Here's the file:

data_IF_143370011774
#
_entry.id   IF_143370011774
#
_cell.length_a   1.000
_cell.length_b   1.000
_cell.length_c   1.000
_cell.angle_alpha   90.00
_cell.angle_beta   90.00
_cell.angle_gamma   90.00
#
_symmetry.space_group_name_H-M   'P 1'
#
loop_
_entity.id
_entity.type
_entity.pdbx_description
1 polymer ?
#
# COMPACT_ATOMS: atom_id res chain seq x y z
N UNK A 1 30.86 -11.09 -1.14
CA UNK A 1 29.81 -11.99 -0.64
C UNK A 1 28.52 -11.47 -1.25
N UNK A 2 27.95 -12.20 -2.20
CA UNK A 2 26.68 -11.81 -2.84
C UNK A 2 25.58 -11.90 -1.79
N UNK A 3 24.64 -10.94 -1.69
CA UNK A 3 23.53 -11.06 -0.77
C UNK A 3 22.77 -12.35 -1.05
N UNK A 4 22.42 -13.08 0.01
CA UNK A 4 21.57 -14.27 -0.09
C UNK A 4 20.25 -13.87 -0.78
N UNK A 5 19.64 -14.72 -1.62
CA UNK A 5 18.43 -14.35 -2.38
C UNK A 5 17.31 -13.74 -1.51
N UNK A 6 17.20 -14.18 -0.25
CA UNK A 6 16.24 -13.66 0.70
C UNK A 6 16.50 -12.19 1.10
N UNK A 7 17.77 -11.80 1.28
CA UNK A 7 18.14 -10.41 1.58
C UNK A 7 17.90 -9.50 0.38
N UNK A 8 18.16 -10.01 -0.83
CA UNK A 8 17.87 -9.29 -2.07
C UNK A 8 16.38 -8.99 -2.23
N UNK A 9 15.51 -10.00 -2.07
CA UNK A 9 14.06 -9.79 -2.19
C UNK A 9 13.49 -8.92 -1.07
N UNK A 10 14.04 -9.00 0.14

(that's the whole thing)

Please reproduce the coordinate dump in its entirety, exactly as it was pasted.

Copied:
data_IF_143370011774
#
_entry.id   IF_143370011774
#
_cell.length_a   1.000
_cell.length_b   1.000
_cell.length_c   1.000
_cell.angle_alpha   90.00
_cell.angle_beta   90.00
_cell.angle_gamma   90.00
#
_symmetry.space_group_name_H-M   'P 1'
#
loop_
_entity.id
_entity.type
_entity.pdbx_description
1 polymer ?
#
# COMPACT_ATOMS: atom_id res chain seq x y z
N UNK A 1 30.86 -11.09 -1.14
CA UNK A 1 29.81 -11.99 -0.64
C UNK A 1 28.52 -11.47 -1.25
N UNK A 2 27.95 -12.20 -2.20
CA UNK A 2 26.68 -11.81 -2.84
C UNK A 2 25.58 -11.90 -1.79
N UNK A 3 24.64 -10.94 -1.69
CA UNK A 3 23.53 -11.06 -0.77
C UNK A 3 22.77 -12.35 -1.05
N UNK A 4 22.42 -13.08 0.01
CA UNK A 4 21.57 -14.27 -0.09
C UNK A 4 20.25 -13.87 -0.78
N UNK A 5 19.64 -14.72 -1.62
CA UNK A 5 18.43 -14.35 -2.38
C UNK A 5 17.31 -13.74 -1.51
N UNK A 6 17.20 -14.18 -0.25
CA UNK A 6 16.24 -13.66 0.70
C UNK A 6 16.50 -12.19 1.10
N UNK A 7 17.77 -11.80 1.28
CA UNK A 7 18.14 -10.41 1.58
C UNK A 7 17.90 -9.50 0.38
N UNK A 8 18.16 -10.01 -0.83
CA UNK A 8 17.87 -9.29 -2.07
C UNK A 8 16.38 -8.99 -2.23
N UNK A 9 15.51 -10.00 -2.07
CA UNK A 9 14.06 -9.79 -2.19
C UNK A 9 13.49 -8.92 -1.07
N UNK A 10 14.04 -9.00 0.14